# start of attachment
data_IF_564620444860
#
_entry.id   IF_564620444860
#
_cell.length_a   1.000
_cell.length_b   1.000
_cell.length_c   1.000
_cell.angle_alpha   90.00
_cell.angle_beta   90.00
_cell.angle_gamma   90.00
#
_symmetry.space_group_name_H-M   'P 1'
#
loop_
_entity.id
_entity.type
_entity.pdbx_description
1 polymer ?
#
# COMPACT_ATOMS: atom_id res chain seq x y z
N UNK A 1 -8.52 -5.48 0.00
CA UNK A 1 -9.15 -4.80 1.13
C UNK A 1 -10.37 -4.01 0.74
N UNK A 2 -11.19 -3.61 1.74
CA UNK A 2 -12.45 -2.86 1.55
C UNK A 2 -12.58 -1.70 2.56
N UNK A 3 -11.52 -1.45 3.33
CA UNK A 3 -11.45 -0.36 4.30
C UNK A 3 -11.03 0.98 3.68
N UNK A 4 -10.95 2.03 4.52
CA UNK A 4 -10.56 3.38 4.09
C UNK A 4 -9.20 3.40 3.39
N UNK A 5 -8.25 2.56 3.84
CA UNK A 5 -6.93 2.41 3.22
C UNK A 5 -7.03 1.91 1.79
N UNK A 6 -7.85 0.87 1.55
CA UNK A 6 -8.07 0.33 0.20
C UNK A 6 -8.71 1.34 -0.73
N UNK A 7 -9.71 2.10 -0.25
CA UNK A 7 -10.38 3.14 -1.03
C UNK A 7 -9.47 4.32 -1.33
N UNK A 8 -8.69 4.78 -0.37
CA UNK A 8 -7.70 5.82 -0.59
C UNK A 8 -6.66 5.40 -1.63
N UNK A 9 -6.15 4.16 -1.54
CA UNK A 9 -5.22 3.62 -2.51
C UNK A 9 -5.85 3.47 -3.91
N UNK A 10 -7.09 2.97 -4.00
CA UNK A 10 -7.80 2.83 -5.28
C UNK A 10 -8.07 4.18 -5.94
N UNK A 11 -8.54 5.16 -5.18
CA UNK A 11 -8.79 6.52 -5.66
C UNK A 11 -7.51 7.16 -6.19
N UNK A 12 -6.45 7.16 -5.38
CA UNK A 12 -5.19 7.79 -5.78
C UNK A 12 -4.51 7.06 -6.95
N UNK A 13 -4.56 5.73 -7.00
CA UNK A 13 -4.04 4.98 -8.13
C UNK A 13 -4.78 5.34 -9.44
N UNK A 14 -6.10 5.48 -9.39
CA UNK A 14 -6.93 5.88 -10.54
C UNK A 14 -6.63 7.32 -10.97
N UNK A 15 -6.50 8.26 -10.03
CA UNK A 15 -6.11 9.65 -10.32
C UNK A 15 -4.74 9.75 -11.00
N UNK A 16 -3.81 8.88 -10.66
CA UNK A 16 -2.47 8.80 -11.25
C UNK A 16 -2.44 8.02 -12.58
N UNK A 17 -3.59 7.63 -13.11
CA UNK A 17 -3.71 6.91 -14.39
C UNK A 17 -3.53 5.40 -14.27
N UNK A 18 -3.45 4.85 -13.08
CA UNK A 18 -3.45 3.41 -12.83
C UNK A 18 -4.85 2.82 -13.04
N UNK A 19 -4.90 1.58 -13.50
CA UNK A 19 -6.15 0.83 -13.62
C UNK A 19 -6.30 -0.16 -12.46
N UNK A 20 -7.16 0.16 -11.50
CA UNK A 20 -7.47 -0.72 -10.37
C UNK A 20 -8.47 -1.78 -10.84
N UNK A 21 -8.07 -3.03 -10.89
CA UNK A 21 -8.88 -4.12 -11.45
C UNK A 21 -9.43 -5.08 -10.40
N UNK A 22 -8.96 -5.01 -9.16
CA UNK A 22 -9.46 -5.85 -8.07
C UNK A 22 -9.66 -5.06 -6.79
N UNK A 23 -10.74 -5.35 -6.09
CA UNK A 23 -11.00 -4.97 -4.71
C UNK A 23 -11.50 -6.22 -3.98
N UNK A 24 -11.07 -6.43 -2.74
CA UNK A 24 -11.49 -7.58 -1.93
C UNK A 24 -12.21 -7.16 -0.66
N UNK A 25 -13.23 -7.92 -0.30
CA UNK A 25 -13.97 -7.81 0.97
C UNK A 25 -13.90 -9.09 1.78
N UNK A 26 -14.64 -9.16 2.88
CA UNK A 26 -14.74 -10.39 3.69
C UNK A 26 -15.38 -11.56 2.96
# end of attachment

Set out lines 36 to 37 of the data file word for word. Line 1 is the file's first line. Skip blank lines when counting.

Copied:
N UNK A 6 -7.85 0.87 1.55
CA UNK A 6 -8.07 0.33 0.20